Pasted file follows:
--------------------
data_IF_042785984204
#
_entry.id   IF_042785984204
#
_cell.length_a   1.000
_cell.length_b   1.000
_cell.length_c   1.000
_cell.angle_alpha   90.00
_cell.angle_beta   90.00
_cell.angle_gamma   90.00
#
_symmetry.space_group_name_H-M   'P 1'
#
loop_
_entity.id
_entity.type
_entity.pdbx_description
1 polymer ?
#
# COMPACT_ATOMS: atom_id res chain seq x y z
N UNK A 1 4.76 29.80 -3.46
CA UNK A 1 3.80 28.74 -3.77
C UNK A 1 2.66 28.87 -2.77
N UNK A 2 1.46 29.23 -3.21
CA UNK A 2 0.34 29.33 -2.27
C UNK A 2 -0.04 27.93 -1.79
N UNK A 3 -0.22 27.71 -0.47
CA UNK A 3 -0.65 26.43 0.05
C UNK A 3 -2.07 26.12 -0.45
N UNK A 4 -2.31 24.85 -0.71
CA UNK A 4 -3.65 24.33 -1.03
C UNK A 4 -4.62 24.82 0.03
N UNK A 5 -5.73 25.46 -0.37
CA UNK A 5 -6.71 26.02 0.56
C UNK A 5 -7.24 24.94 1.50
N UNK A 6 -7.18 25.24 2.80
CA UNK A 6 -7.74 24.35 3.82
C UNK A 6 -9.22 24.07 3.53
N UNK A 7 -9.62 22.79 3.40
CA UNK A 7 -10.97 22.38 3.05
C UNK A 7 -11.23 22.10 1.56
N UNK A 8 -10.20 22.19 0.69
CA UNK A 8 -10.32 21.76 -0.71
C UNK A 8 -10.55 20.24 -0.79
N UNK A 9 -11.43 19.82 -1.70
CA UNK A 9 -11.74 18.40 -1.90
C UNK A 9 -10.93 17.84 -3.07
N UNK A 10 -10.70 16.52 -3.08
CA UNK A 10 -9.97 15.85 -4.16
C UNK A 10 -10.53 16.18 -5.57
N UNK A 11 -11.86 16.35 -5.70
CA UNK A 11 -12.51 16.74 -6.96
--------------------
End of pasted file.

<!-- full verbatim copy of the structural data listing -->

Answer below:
data_IF_042785984204
#
_entry.id   IF_042785984204
#
_cell.length_a   1.000
_cell.length_b   1.000
_cell.length_c   1.000
_cell.angle_alpha   90.00
_cell.angle_beta   90.00
_cell.angle_gamma   90.00
#
_symmetry.space_group_name_H-M   'P 1'
#
loop_
_entity.id
_entity.type
_entity.pdbx_description
1 polymer ?
#
# COMPACT_ATOMS: atom_id res chain seq x y z
N UNK A 1 4.76 29.80 -3.46
CA UNK A 1 3.80 28.74 -3.77
C UNK A 1 2.66 28.87 -2.77
N UNK A 2 1.46 29.23 -3.21
CA UNK A 2 0.34 29.33 -2.27
C UNK A 2 -0.04 27.93 -1.79
N UNK A 3 -0.22 27.71 -0.47
CA UNK A 3 -0.65 26.43 0.05
C UNK A 3 -2.07 26.12 -0.45
N UNK A 4 -2.31 24.85 -0.71
CA UNK A 4 -3.65 24.33 -1.03
C UNK A 4 -4.62 24.82 0.03
N UNK A 5 -5.73 25.46 -0.37
CA UNK A 5 -6.71 26.02 0.56
C UNK A 5 -7.24 24.94 1.50
N UNK A 6 -7.18 25.24 2.80
CA UNK A 6 -7.74 24.35 3.82
C UNK A 6 -9.22 24.07 3.53
N UNK A 7 -9.62 22.79 3.40
CA UNK A 7 -10.97 22.38 3.05
C UNK A 7 -11.23 22.10 1.56
N UNK A 8 -10.20 22.19 0.69
CA UNK A 8 -10.32 21.76 -0.71
C UNK A 8 -10.55 20.24 -0.79
N UNK A 9 -11.43 19.82 -1.70
CA UNK A 9 -11.74 18.40 -1.90
C UNK A 9 -10.93 17.84 -3.07
N UNK A 10 -10.70 16.52 -3.08
CA UNK A 10 -9.97 15.85 -4.16
C UNK A 10 -10.53 16.18 -5.57
N UNK A 11 -11.86 16.35 -5.70
CA UNK A 11 -12.51 16.74 -6.96